LONG-TERM OPEC COOPERATION
SHANA - A landmark deal between OPEC and non-OPEC oil producers on reducing oil output to help shore up prices is viewed as a significant event in world markets. Oil prices have rallied and the oil market has entered a new phase.
In addition to the production cut deal extension by the end of the year in favor of market balance, some OPEC members have made remarks hinting at the start of a new phase in cooperation between OPEC and non-OPEC states.
In light of new developments, it would be extremely important to find an answer to the following question: Can OPEC and non-OPEC deal on output levels lead to their sustainable cooperation?
In their November 30, 2016 ministerial meeting, member states of the Organization of the Petroleum Exporting Countries agreed to reduce their output by 1.2 mb/d to bring their output to 32.5 mb/d. Ten days later, OPEC won over non-OPEC oil producers Russia, Azerbaijan, Bahrain, Brunei, Kazakhstan, Malaysia, Mexico, Oman, Sudan and South Sudan. The non-OPEC producers agreed to cut their total output by 600 tb/d; therefore, global oil supply was slashed by 1.8 mb/d at the start of 2017.
In its 172nd ministerial meeting, OPEC agreed to extend the deal up to March 2018 and then decided in its 173rd meeting to prolong it up to the end of 2018, and non-OPEC oil producers agreed with this decision.
The agreement was achieved amid growing speculation about the possibility of some OPEC and non-OPEC countries pulling out of the deal.
The extension of the deal and remarks by the United Arab Emirates minister of energy, Suhail al-Mazrouei, about the possibility of further cooperation between 14-member OPEC and 10 non-OPEC producers have strengthened the possibility of persistence of existing cooperation. The Emirati minister, who is currently holding the OPEC presidency, told the International Petroleum Week conference in London that some of the world's biggest producer nations were looking to establish a "structure" for long-term co-operation, following a supply curb deal among 24 countries: OPEC and outside OPEC.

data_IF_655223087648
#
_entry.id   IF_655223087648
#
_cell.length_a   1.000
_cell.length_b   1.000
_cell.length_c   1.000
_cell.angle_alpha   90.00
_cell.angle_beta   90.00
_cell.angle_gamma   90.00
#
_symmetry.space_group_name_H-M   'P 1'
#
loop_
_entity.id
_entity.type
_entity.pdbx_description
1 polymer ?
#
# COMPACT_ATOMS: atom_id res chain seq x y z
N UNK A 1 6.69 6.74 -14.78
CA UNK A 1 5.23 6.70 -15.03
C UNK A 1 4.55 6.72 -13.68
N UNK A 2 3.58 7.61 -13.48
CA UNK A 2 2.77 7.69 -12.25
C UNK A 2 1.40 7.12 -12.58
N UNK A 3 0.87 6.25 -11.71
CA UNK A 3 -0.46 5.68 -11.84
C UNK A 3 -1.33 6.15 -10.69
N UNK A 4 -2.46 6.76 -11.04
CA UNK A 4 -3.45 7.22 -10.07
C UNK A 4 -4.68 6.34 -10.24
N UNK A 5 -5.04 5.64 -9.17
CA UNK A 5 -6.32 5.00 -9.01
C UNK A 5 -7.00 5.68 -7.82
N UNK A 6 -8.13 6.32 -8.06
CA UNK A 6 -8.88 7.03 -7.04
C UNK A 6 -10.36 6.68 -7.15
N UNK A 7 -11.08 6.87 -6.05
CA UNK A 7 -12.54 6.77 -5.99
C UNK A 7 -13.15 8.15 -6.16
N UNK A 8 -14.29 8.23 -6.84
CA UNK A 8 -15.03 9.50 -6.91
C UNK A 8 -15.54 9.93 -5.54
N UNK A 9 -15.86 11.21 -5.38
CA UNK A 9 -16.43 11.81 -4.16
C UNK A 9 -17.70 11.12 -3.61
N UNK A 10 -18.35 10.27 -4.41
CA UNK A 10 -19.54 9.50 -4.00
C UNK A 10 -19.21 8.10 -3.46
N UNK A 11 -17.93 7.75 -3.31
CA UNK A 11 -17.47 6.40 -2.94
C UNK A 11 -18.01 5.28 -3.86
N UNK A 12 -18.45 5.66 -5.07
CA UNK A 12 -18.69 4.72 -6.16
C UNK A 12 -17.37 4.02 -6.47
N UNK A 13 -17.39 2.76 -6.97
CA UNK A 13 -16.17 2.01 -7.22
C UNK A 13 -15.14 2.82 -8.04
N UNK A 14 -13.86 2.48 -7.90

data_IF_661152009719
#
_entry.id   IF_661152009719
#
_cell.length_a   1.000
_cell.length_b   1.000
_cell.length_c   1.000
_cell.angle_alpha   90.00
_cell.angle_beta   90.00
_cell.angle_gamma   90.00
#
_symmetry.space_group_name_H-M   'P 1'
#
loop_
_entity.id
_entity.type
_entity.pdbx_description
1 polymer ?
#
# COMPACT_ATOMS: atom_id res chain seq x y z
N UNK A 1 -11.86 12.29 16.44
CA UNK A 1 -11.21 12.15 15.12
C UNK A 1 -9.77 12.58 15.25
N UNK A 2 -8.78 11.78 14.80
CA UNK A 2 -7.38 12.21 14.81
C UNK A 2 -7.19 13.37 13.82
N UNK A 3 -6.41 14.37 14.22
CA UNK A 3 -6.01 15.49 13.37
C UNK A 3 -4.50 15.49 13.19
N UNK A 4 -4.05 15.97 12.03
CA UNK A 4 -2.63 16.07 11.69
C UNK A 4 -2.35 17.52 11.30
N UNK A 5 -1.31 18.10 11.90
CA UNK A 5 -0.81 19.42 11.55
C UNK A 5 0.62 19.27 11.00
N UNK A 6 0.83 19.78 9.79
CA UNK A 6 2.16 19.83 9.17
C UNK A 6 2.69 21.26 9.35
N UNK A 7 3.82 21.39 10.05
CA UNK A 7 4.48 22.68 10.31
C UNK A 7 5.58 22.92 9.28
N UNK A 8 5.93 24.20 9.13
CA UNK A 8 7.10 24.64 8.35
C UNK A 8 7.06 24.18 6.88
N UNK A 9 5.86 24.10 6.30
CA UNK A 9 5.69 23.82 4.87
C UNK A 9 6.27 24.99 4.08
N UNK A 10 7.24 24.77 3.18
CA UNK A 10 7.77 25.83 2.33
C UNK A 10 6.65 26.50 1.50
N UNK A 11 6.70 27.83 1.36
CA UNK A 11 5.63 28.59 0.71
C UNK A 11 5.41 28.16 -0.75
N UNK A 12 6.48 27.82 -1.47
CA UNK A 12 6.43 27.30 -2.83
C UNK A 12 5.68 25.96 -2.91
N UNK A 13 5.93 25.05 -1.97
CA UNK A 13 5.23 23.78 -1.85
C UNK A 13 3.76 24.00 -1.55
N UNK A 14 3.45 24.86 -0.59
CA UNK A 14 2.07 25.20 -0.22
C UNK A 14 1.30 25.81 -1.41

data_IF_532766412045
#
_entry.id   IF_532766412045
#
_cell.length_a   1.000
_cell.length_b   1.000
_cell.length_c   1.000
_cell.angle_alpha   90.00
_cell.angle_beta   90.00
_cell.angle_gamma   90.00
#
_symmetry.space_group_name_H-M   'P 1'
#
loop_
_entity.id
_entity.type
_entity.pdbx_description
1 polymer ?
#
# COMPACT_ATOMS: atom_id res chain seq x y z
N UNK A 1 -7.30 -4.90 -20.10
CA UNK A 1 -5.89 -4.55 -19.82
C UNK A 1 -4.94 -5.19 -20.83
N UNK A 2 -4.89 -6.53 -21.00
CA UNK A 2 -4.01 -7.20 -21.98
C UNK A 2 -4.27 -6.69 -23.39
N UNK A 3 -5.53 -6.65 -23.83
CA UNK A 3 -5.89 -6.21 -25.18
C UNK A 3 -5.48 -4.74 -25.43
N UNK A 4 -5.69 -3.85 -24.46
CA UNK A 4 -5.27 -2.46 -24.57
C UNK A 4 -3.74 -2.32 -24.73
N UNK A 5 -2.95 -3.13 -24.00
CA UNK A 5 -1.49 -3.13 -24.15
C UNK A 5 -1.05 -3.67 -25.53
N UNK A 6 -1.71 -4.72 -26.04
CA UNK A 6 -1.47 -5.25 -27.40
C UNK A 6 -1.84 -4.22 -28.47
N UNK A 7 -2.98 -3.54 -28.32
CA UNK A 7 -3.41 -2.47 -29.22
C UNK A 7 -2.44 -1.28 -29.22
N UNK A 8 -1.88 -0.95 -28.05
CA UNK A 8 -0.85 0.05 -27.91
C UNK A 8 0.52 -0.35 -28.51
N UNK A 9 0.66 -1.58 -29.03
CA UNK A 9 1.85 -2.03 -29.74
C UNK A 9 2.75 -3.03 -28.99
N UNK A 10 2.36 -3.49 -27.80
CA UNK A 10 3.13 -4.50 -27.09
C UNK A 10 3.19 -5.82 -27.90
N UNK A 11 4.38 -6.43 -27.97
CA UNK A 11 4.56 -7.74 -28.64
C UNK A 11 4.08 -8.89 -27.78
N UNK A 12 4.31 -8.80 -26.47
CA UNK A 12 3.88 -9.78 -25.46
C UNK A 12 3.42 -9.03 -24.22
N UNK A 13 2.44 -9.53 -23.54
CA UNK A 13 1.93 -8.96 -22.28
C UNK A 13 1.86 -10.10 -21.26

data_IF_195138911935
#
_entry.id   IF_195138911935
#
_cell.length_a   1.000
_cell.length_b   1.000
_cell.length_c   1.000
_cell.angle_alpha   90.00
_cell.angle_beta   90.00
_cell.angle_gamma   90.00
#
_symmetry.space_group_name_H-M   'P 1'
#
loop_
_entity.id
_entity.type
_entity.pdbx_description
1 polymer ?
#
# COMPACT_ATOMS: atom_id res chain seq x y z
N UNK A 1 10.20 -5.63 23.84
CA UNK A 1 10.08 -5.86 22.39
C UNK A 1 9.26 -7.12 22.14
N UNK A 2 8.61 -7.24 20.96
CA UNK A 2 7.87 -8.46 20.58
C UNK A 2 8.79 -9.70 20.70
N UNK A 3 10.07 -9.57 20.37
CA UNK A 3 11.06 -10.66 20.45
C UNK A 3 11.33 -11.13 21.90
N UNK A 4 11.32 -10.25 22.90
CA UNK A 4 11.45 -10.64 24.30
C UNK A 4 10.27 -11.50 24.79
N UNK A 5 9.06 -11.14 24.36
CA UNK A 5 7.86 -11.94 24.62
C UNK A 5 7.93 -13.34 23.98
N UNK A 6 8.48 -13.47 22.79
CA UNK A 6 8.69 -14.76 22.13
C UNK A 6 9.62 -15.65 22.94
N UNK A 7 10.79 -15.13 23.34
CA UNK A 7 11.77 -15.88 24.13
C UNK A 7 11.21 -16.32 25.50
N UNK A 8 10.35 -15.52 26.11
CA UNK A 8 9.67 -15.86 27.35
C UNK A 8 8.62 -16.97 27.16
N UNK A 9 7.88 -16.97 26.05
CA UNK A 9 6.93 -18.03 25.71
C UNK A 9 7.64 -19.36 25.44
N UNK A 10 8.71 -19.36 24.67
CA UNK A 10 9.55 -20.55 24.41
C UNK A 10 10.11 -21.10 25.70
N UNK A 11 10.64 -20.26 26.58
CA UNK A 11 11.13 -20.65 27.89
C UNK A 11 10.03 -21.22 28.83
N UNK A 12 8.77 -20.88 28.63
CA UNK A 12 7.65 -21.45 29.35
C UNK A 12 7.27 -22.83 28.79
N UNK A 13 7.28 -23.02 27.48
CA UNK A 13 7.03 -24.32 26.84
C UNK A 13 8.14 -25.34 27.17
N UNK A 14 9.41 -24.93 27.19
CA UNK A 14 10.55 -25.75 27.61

He said leaders of the UAE, OPEC's biggest producer Saudi Arabia and non-OPEC member Russia support extending energy cooperation beyond 2018.
Meantime, Saudi oil minister Khalid al-Falih has called on oil producers to push ahead with their cooperation beyond 2018. He acknowledged that such cooperation may be envisaged within the framework of a new agreement instead of extending the current pact which began in January 2017, and will run until the end of 2018.
Undoubtedly, cooperation on the part of a politically influential oil producer like Russia would add to the weight and influence of OPEC in global energy markets, both politically and in terms of decision-making.
Furthermore, continued OPEC non-OPEC cooperation would send a direct message to countries like the US who plan to lift their shale oil production.
OPEC and non-OPEC oil producers may decide not to limit their agreement to output levels and introduce new elements into the agreement, like limiting shale oil production.
Apart from that, OPEC's willingness to expand cooperation with non-OPEC producers indicates a serious change in the member states' views. In the past, discrepancies between some OPEC members had blocked achievement of any comprehensive agreement within this organization. But under new circumstances, OPEC has not only reached a solid agreement, but also is determined to extend its cooperation to other countries. It shows that OPEC has entered a new phase of cooperation, in which the economic interests of member states are favored over their political differences and tendencies.
Obstacles and Challenges
In spite of all advantages of convergence between OPEC and non-OPEC oil producers, there are challenges and obstacles to such cooperation. For instance, a clear mechanism is yet to be worked out to show which rules OPEC and non-OPEC oil producers will need to follow in their future decision-making processes and discussions.
Yet it is not clear either whether all countries would give their nod to the new trend of convergence, particularly due to deep-seated differences between OPEC members. It is not known either whether all 10 non-OPEC oil producers would agree with this plan or a limited number of them would close ranks with OPEC.
It remains to be known whether such cooperation would push some non-OPEC countries to consider OPEC membership in the future. Throughout turn of time, cooperation between OPEC and non-OPEC oil producers may drive them to the conclusion that they need to dissolve OPEC and establish a broad-based organization subject to new rules and regulations. The issue of right to vote would be of high significance for both OPEC and non-OPEC nations in key decision-making processes. It has yet to be known which areas OPEC and non-OPEC cooperation would cover and which areas would be sidelined.
In conclusion, a logical and accurate mechanism needs to be worked out for future cooperation; otherwise, OPEC and non-OPEC cooperation would face tough challenges. Furthermore, any convergence between OPEC and non-OPEC countries requires full satisfaction of all member states and any unilateral action has to be avoided because that would lead to gaps within and even collapse of OPEC.
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